Though Allen had made quite an impact as a writer, he found it tough trying to land a record deal. He did numerous showcases and songwriter’s nights at the Bluebird Café and other small clubs. Alan Jackson, Hal Ketchum and Garth Brooks were forever talking about Allen’s talent as a singer as well as a writer, but the labels were reluctant to sign him.

“I had about four or five different labels that were interested in me as an artist,” he recalls. “Most of them loved the singing and the songs, but were put off when they found how old I was. At that point they were all signing 20-year-old kids.”

Despite this setback, Allen’s songwriting sustained him. His ability to capture human nature in verse was recognised by Hal Ketchum who cut No Easy Road, Sammy Kershaw who recorded For Years, Don Williams who covered Gulf Shore Line and Alan Jackson, who’s recorded four of Allen’s songs, including the title tracks to his albums WHO I AM and EVERYTHING I LOVE.

“Songwriting has been real good to me,” he says. “If you listen to the great country songwriters they wrote about real things, but nowadays in Nashville there’s a lot of drivel. Alan Jackson’s been really great to me. I think he shares my outlook on life.”

Allen says one of the highlights of his career was being able to work with Garth Brooks. “Rollin’ is a song me, Garth and Leigh Reynolds wrote together,” he says. “It was real good when he decided to record it on the FRESH HORSES album. We wrote together two or three times and there are a couple of things that we started, but have never got around to finishing. He's a pretty busy guy.”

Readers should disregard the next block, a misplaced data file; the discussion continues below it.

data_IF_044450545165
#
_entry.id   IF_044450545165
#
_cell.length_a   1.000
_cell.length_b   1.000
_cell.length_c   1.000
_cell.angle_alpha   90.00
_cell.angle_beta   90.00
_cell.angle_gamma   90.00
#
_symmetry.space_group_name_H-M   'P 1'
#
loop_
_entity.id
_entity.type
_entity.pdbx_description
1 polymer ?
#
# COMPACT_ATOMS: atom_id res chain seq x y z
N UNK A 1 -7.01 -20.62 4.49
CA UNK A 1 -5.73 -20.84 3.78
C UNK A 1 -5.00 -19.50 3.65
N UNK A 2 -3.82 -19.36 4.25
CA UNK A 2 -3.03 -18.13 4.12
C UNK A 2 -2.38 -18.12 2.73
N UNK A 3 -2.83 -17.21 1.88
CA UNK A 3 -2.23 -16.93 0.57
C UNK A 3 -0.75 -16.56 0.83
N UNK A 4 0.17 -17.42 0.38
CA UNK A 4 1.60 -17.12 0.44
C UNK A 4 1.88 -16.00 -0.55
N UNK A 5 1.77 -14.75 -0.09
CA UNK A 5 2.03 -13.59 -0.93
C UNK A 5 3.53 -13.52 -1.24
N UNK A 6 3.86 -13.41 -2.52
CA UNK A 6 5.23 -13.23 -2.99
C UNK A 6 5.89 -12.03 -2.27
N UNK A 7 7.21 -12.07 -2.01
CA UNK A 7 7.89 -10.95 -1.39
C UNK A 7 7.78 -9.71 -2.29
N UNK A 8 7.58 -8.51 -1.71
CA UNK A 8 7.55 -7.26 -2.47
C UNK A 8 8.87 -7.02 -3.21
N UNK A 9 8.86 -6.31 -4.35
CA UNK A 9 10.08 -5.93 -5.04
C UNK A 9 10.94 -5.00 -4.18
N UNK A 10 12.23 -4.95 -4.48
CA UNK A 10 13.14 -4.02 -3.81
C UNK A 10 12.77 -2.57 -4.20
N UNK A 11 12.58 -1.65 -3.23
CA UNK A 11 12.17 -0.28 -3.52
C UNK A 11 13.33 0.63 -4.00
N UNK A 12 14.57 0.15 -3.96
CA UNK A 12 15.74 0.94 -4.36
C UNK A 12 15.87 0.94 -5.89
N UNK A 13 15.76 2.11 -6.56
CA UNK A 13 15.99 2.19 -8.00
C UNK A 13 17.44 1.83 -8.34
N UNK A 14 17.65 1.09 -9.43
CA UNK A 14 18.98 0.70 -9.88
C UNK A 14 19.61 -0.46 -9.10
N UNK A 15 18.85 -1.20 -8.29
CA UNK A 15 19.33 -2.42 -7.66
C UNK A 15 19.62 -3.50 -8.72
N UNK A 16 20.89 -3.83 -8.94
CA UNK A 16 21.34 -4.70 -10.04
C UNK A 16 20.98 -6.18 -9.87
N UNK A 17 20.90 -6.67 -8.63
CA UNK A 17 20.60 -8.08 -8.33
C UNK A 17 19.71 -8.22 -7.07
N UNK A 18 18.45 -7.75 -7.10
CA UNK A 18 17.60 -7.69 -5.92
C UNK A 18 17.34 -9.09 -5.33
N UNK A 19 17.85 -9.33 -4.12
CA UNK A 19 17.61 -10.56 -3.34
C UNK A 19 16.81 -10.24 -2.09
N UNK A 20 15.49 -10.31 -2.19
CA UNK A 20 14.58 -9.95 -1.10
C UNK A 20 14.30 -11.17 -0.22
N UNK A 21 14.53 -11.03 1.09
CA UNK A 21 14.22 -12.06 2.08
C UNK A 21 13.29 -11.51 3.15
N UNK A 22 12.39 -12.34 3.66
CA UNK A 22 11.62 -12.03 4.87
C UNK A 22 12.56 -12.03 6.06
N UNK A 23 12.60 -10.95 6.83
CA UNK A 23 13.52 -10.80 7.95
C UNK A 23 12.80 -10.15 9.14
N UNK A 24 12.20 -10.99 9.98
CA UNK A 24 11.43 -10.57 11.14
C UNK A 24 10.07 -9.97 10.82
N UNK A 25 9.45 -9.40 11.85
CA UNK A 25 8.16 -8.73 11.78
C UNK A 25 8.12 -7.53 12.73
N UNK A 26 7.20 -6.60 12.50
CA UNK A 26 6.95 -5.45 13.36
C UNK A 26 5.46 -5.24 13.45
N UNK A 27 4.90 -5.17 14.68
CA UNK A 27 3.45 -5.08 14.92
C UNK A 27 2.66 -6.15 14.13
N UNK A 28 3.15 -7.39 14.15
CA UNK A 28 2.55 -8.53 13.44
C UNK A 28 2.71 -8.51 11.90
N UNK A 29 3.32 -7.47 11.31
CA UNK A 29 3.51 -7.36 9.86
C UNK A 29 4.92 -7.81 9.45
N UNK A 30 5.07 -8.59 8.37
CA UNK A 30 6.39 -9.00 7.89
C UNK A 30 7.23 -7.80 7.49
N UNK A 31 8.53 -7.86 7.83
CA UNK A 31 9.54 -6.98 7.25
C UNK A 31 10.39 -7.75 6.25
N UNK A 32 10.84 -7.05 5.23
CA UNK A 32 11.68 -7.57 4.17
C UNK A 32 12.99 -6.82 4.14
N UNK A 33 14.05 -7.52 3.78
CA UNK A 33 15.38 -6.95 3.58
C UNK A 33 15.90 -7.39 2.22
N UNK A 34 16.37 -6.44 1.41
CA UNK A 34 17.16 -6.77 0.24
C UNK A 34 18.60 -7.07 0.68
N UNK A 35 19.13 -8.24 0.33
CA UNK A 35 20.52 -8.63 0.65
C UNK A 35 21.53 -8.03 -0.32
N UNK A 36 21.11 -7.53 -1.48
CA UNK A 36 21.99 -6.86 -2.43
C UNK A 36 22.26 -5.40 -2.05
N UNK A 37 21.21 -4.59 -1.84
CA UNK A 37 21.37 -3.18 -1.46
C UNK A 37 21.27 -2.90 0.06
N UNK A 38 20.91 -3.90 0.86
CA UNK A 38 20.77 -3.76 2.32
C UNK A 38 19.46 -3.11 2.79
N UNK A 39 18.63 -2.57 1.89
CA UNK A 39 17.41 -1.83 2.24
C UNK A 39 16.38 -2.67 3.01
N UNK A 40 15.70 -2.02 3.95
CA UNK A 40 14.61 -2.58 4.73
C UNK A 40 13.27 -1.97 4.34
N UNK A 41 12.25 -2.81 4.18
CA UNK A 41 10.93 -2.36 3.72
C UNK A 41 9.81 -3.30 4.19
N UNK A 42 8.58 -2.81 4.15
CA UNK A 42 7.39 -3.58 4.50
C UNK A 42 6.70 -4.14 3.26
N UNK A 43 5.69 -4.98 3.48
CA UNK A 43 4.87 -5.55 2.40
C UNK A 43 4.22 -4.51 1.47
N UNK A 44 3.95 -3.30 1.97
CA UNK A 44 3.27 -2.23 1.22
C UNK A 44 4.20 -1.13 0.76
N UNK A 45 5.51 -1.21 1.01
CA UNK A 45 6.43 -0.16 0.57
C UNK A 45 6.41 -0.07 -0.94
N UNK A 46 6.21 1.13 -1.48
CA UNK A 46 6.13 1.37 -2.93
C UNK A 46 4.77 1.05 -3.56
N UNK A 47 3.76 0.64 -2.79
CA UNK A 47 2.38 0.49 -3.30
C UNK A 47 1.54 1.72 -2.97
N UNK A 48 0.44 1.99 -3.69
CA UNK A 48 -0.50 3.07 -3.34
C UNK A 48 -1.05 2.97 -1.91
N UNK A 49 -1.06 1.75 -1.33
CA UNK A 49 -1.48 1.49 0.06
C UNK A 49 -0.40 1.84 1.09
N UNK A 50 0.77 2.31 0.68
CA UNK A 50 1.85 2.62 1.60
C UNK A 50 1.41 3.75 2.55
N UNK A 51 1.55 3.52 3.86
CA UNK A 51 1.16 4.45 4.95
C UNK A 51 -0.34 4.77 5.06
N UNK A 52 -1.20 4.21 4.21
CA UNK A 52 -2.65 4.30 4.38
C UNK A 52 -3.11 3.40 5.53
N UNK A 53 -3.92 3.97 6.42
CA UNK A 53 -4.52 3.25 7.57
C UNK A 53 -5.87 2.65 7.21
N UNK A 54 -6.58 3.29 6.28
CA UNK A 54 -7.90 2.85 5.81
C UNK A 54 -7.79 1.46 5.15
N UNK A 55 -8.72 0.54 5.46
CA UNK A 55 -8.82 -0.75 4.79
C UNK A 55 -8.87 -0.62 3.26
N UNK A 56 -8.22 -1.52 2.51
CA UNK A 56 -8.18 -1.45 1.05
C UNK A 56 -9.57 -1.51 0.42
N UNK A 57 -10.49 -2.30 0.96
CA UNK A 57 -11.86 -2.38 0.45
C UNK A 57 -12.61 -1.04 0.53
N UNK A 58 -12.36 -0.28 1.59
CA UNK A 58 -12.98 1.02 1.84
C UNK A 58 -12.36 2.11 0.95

Another song Allen is especially proud of is The Dream, the title song from the latest John and Audrey Wiggins album, which he co-wrote with Clive Westlake.

“He is English,” he explains. “He’s been here in Nashville a while, I don’t really know how long. Meeting Clive has been a real good thing—he's a charismatic old character and we just hit it off right away.”

Although thematically most of his songs focus on relationships, Allen does occasionally turn his pen to lighter subjects, such as the song Cowgirl, which Tracy Byrd chose to cut for his BIG LOVE album. “That came from a sort of a joke I heard—‘with calves like that she could be a cowgirl’,” he explains with a laugh. “I was writing with a buddy of mine, Shawn Camp, and I started telling him that joke. I said I thought it would make a good song. We got into it pretty quick.”

Allen has been out of the bluegrass scene for the past seven years, but he still keeps in contact with many of the musical friends he made on the circuit. One of these, Rhonda Vincent, included two of his song, In Your Loneliness and When Love Arrives on her first Nashville-produced album, and provided haunting background vocals on Allen’s own album.

“I’ve known Rhonda for probably six or seven years and we knew each other before that,” he explains nostalgically. “She had recorded two of my songs for her first country album. It was around that time we met and got to know each other. When I started cutting my record, my producer mentioned her name, and I said, ‘Oh, that’ll be great.’”

While Allen clearly misses the bluegrass scene, he’s aware that his songs would not now fit into that genre. “I love bluegrass music, but it’s a pretty narrow-minded society. But Alison Krauss has helped to change that and it is getting better.”

Krauss us the latest singer to have cut one of Allen’s songs, the plaintive It Doesn’t Matter on her album SO LONG SO WRONG.

Though ANOTHER RIVER gained some impressive reviews in the music press, getting tracks played on American country radio has proved just a tad more difficult. However, Allen has slowly built a solid, dedicated following for his music.

“I’ve got a band together and I get to go out and play on the road quite a bit,” he says. “I can write anywhere, so being on the road is not a problem. When I get back to town, I just go into my office and finish up what I started out there on the road.”